This is a rush transcript from "Special Report with Bret Baier," September 22, 2017. This copy may not be in its final form and may be updated.
(BEGIN VIDEO CLIPS)
VICE PRESIDENT MIKE PENCE: I'm encouraging Senator McCain, but especially we are encouraging Senator Susan Collins to join us in this effort.
GOV. PAUL LEPAGE, R-MAINE: The vice president and the president both recognize that one size does not fit all.
SEN. JOHN KENNEDY, R-LA.: "If people start making special deals and certain states get special treatment at the expense of my state, I'm going to be very un-amused."
SEN. LUTHER STRANGE, R-ALA.: I was on the floor of the Senate at 3:00 in the morning when John McCain walked up and said thumbs down. Thumbs down. Talk about frustration.
(END VIDEO CLIPS)
BRET BAIER, ANCHOR: Well, he said thumbs down again. Senator John McCain saying he can't vote for the Graham-Cassidy bill, and that's essentially killing it tonight, although some of the supporters and coauthors say there is still a chance. Lindsey Graham saying "My friendship with John McCain is not based on how he votes but respect for how he's lived his life and the person he is. I respectfully disagree with his position not to proceed forward with Graham-Cassidy-Heller-Johnson. Obamacare is collapsing in Arizona, South Carolina, and across the nation. I feel an obligation to fix this disaster and intend to push forward for state-centric health care versus Washington knows best health care. We press on."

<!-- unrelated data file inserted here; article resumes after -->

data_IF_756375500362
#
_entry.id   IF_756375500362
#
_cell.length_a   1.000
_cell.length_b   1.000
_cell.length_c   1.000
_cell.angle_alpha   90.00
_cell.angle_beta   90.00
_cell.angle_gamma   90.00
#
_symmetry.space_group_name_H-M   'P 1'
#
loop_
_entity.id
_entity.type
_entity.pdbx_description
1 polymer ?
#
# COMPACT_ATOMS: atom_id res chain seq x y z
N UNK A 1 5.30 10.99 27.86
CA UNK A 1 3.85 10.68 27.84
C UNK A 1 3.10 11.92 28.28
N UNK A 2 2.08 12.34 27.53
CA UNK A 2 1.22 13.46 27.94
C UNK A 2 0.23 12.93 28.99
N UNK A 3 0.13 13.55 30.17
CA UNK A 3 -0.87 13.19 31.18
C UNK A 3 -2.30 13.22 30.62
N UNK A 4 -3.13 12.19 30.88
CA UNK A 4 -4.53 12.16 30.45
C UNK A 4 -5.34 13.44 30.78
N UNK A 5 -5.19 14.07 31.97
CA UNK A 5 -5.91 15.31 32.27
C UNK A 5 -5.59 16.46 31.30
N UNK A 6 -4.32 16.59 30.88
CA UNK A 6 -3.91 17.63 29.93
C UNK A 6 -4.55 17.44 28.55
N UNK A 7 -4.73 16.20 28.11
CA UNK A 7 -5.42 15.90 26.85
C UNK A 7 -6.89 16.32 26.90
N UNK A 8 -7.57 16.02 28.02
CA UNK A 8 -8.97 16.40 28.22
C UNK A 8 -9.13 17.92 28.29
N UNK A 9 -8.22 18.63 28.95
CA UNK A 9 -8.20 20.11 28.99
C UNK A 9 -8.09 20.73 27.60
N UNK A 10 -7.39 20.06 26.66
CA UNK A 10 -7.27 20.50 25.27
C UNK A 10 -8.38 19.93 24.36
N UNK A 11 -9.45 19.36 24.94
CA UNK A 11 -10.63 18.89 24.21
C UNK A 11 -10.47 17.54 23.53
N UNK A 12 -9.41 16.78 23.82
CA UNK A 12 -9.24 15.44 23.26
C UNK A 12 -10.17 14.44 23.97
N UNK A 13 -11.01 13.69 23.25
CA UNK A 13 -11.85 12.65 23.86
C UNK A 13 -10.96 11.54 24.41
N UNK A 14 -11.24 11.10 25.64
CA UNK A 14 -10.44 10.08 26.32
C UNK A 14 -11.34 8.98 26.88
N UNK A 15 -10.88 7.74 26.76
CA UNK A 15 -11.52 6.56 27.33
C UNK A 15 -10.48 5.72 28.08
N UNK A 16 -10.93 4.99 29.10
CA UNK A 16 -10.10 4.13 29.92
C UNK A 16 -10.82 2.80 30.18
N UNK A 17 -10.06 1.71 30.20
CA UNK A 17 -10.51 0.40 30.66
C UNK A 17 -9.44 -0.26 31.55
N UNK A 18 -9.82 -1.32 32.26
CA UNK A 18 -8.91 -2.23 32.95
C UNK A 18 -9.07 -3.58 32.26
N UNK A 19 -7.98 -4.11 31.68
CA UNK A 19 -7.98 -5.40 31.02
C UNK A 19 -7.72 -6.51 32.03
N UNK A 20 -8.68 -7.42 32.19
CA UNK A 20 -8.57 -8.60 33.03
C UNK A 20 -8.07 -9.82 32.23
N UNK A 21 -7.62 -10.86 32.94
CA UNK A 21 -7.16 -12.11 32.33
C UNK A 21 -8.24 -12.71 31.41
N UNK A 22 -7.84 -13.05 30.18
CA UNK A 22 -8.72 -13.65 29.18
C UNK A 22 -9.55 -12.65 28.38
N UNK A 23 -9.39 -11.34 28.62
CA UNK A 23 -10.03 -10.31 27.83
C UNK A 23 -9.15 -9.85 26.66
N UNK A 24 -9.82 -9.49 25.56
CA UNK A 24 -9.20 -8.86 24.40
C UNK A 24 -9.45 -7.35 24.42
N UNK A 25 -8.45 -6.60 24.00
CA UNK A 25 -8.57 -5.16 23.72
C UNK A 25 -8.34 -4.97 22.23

But they pressed on against the odds. As you take a look at the votes, opposed, Senator McCain, Senator Rand Paul, and concerned Senator Susan Collins, and Lisa Murkowski, but they seem closer to no then yes, even though it's not official. Let's bring in our panel from Washington: Kimberley Strassel of the Wall Street Journal editorial board; Byron York, chief political correspondent of The Washington Examiner, and A.B. Stoddard, associate editor at Real Clear Politics and host of "No Labels Radio" on Sirius XM. Kimberley, your thoughts?
KIMBERLEY STRASSEL, WALL STREET JOURNAL: Republicans are very disappointed again with McCain, and I think they have a right to be because the stated reasons that he gave for why he is saying no, they just again do not hold water. He said that he didn't want it because he didn't have a CBO score. But the reality is the CBO score here is irrelevant because you don't know what the states are going to do with the money that they are block printing.
He said that he wished that there was more of a bipartisan process, but the reality is and what his colleagues know is that Democrats are never going to agree to any bill that's anything other than an insurance bailout. And truly, actually if he did care about by bipartisanship he would be sending this money back to both Democratic and Republican states which can choose to use of the way they wanted to.
BAIER: A.B., is it fair to say that he twice now kept Obamacare alive?
A.B. STODDARD, REAL CLEAR POLITICS: Well, yes. I mean, look, anything, as the bill author said, could happen over the weekend. They could change some things. They could tweak it in a way to pick up some other support. Maybe they can bring Lisa Murkowski or Susan Collins around. And maybe it wouldn't be John McCain who killed the Bill.
But I happen to agree with John McCain that anything that's going to last is going to have to be bipartisan. Republicans railed against this bill and so did I on this show with you, Bret, for so many years because it passed --